But some of the administration's antiterrorism initiatives have provoked an outcry from members of Congress, watchdog groups, immigrants and others who argue that the measures erode protections for civil liberties and intrude on Americans' privacy.
Opponents have challenged provisions of the USA Patriot Act, the focus of contentious debate on Capitol Hill this week, that expand domestic surveillance by giving the Federal Bureau of Investigation more power to collect information like library lending lists or Internet use. Military and F.B.I. officials have drawn criticism for monitoring what were largely peaceful antiwar protests. The Pentagon and the Department of Homeland Security were forced to retreat on plans to use public and private databases to hunt for possible terrorists. And last year, the Supreme Court rejected the administration's claim that those labeled "enemy combatants" were not entitled to judicial review of their open-ended detention.
Mr. Bush's executive order allowing some warrantless eavesdropping on those inside the United States - including American citizens, permanent legal residents, tourists and other foreigners - is based on classified legal opinions that assert that the president has broad powers to order such searches, derived in part from the September 2001 Congressional resolution authorizing him to wage war on Al Qaeda and other terrorist groups, according to the officials familiar with the N.S.A. operation.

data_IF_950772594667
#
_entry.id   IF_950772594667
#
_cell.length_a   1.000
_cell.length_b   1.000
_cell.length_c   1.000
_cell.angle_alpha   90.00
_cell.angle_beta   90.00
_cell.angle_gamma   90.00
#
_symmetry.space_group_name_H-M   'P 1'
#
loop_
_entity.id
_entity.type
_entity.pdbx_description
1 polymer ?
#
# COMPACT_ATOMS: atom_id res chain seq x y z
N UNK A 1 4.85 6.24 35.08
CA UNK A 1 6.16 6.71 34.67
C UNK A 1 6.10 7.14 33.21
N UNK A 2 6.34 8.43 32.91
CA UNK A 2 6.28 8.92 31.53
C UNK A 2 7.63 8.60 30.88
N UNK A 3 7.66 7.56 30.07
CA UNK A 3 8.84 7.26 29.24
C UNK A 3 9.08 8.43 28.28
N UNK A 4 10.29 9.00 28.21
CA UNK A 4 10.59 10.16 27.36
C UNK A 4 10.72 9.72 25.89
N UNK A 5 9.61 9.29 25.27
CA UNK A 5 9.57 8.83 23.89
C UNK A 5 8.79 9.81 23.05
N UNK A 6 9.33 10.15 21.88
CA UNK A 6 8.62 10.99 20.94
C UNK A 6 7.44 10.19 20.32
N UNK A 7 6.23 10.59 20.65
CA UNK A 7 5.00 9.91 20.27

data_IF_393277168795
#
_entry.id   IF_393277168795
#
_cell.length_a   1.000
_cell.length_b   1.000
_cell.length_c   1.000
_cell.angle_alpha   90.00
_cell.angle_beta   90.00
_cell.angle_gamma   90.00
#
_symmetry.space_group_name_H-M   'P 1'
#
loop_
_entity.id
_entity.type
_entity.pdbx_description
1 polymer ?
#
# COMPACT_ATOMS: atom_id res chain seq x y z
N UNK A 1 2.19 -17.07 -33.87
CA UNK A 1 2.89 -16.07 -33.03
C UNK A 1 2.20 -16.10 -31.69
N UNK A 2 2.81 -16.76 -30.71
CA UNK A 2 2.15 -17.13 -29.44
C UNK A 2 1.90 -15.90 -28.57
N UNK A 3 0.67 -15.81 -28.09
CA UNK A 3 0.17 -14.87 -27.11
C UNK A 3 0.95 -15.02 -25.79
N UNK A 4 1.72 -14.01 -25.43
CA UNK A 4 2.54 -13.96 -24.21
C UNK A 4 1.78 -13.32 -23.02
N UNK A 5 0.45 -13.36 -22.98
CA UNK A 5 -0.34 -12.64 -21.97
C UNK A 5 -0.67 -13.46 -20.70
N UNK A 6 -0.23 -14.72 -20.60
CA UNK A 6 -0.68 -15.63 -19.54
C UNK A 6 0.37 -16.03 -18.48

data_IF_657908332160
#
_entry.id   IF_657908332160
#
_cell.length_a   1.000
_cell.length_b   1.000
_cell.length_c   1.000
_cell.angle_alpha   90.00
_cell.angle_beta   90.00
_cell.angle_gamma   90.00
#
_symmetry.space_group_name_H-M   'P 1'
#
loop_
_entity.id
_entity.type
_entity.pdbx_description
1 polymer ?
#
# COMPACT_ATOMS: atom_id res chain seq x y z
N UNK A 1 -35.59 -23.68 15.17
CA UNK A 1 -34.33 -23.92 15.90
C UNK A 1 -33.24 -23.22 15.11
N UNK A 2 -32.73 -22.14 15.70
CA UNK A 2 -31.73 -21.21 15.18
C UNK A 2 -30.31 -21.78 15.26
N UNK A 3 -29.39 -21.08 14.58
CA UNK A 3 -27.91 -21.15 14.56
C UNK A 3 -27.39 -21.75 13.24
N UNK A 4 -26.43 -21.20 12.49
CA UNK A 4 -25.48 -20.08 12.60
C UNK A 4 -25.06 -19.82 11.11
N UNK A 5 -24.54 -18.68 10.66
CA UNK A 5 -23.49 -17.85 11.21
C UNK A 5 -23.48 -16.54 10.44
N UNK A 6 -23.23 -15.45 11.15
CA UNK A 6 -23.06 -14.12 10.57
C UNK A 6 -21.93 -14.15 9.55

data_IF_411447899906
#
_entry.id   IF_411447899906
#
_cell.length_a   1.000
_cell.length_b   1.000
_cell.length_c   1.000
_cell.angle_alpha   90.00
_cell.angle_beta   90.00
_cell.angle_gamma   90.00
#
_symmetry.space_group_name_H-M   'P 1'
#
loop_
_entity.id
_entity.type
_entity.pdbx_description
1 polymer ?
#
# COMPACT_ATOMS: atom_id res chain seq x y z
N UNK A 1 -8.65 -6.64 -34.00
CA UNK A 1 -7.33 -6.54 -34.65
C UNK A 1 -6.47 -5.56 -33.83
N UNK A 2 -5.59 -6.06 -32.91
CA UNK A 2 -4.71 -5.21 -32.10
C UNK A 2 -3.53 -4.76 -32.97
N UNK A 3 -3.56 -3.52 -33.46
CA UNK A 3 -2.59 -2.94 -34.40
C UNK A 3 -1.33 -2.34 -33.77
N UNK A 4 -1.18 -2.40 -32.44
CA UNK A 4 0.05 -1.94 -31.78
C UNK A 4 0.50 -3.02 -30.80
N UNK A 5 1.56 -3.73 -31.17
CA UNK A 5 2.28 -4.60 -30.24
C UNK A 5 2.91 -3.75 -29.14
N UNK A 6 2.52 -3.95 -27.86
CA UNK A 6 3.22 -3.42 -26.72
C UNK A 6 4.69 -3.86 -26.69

The National Security Agency, which is based at Fort Meade, Md., is the nation's largest and most secretive intelligence agency, so intent on remaining out of public view that it has long been nicknamed "No Such Agency." It breaks codes and maintains listening posts around the world to eavesdrop on foreign governments, diplomats and trade negotiators as well as drug lords and terrorists. But the agency ordinarily operates under tight restrictions on any spying on Americans, even if they are overseas, or disseminating information about them.
What the agency calls a "special collection program" began soon after the Sept. 11 attacks, as it looked for new tools to attack terrorism. The program accelerated in early 2002 after the Central Intelligence Agency started capturing top Qaeda operatives overseas, including Abu Zubaydah, who was arrested in Pakistan in March 2002. The C.I.A. seized the terrorists' computers, cellphones and personal phone directories, said the officials familiar with the program. The N.S.A. surveillance was intended to exploit those numbers and addresses as quickly as possible, they said.
In addition to eavesdropping on those numbers and reading e-mail messages to and from the Qaeda figures, the N.S.A. began monitoring others linked to them, creating an expanding chain. While most of the numbers and addresses were overseas, hundreds were in the United States, the officials said.
Under the agency's longstanding rules, the N.S.A. can target for interception phone calls or e-mail messages on foreign soil, even if the recipients of those communications are in the United States. Usually, though, the government can only target phones and e-mail messages in the United States by first obtaining a court order from the Foreign Intelligence Surveillance Court, which holds its closed sessions at the Justice Department.